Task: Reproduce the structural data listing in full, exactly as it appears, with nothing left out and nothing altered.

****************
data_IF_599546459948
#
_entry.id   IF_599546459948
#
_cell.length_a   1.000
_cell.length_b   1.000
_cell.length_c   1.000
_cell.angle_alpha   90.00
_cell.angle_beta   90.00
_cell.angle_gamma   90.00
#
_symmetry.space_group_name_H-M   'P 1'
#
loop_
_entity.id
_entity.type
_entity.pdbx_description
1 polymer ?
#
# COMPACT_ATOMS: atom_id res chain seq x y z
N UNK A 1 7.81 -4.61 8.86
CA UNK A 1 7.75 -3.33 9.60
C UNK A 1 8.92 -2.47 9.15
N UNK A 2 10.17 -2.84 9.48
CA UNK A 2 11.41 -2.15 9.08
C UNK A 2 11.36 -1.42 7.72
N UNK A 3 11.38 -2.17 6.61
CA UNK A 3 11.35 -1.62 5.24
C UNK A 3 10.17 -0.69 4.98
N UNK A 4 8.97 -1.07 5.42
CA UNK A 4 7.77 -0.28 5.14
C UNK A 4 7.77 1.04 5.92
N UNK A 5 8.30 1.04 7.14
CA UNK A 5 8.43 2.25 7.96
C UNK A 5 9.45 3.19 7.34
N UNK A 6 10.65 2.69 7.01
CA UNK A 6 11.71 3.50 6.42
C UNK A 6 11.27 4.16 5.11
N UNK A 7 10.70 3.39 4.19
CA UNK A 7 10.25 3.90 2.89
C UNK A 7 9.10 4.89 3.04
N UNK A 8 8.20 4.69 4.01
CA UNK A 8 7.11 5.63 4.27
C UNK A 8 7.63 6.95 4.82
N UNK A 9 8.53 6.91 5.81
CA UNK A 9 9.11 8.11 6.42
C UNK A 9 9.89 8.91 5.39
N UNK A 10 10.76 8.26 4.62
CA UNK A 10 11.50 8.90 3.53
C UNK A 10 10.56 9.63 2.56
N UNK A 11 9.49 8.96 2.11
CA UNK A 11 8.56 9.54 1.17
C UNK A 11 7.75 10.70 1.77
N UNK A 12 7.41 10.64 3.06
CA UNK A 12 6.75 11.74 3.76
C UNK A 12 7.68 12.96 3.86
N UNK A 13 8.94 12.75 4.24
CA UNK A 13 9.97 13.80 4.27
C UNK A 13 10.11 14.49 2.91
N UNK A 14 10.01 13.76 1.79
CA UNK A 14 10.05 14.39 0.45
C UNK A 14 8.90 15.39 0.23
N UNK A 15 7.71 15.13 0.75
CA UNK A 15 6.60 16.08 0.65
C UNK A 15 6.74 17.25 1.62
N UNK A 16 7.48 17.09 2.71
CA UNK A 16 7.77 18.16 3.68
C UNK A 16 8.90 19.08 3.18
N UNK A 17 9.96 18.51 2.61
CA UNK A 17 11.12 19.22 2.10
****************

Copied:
data_IF_599546459948
#
_entry.id   IF_599546459948
#
_cell.length_a   1.000
_cell.length_b   1.000
_cell.length_c   1.000
_cell.angle_alpha   90.00
_cell.angle_beta   90.00
_cell.angle_gamma   90.00
#
_symmetry.space_group_name_H-M   'P 1'
#
loop_
_entity.id
_entity.type
_entity.pdbx_description
1 polymer ?
#
# COMPACT_ATOMS: atom_id res chain seq x y z
N UNK A 1 7.81 -4.61 8.86
CA UNK A 1 7.75 -3.33 9.60
C UNK A 1 8.92 -2.47 9.15
N UNK A 2 10.17 -2.84 9.48
CA UNK A 2 11.41 -2.15 9.08
C UNK A 2 11.36 -1.42 7.72
N UNK A 3 11.38 -2.17 6.61
CA UNK A 3 11.35 -1.62 5.24
C UNK A 3 10.17 -0.69 4.98
N UNK A 4 8.97 -1.07 5.42
CA UNK A 4 7.77 -0.28 5.14
C UNK A 4 7.77 1.04 5.92
N UNK A 5 8.30 1.04 7.14
CA UNK A 5 8.43 2.25 7.96
C UNK A 5 9.45 3.19 7.34
N UNK A 6 10.65 2.69 7.01
CA UNK A 6 11.71 3.50 6.42
C UNK A 6 11.27 4.16 5.11
N UNK A 7 10.70 3.39 4.19
CA UNK A 7 10.25 3.90 2.89
C UNK A 7 9.10 4.89 3.04
N UNK A 8 8.20 4.69 4.01
CA UNK A 8 7.11 5.63 4.27
C UNK A 8 7.63 6.95 4.82
N UNK A 9 8.53 6.91 5.81
CA UNK A 9 9.11 8.11 6.42
C UNK A 9 9.89 8.91 5.39
N UNK A 10 10.76 8.26 4.62
CA UNK A 10 11.50 8.90 3.53
C UNK A 10 10.56 9.63 2.56
N UNK A 11 9.49 8.96 2.11
CA UNK A 11 8.56 9.54 1.17
C UNK A 11 7.75 10.70 1.77
N UNK A 12 7.41 10.64 3.06
CA UNK A 12 6.75 11.74 3.76
C UNK A 12 7.68 12.96 3.86
N UNK A 13 8.94 12.75 4.24
CA UNK A 13 9.97 13.80 4.27
C UNK A 13 10.11 14.49 2.91
N UNK A 14 10.01 13.76 1.79
CA UNK A 14 10.05 14.39 0.45
C UNK A 14 8.90 15.39 0.23
N UNK A 15 7.71 15.13 0.75
CA UNK A 15 6.60 16.08 0.65
C UNK A 15 6.74 17.25 1.62
N UNK A 16 7.48 17.09 2.71
CA UNK A 16 7.77 18.16 3.68
C UNK A 16 8.90 19.08 3.18
N UNK A 17 9.96 18.51 2.61
CA UNK A 17 11.12 19.22 2.10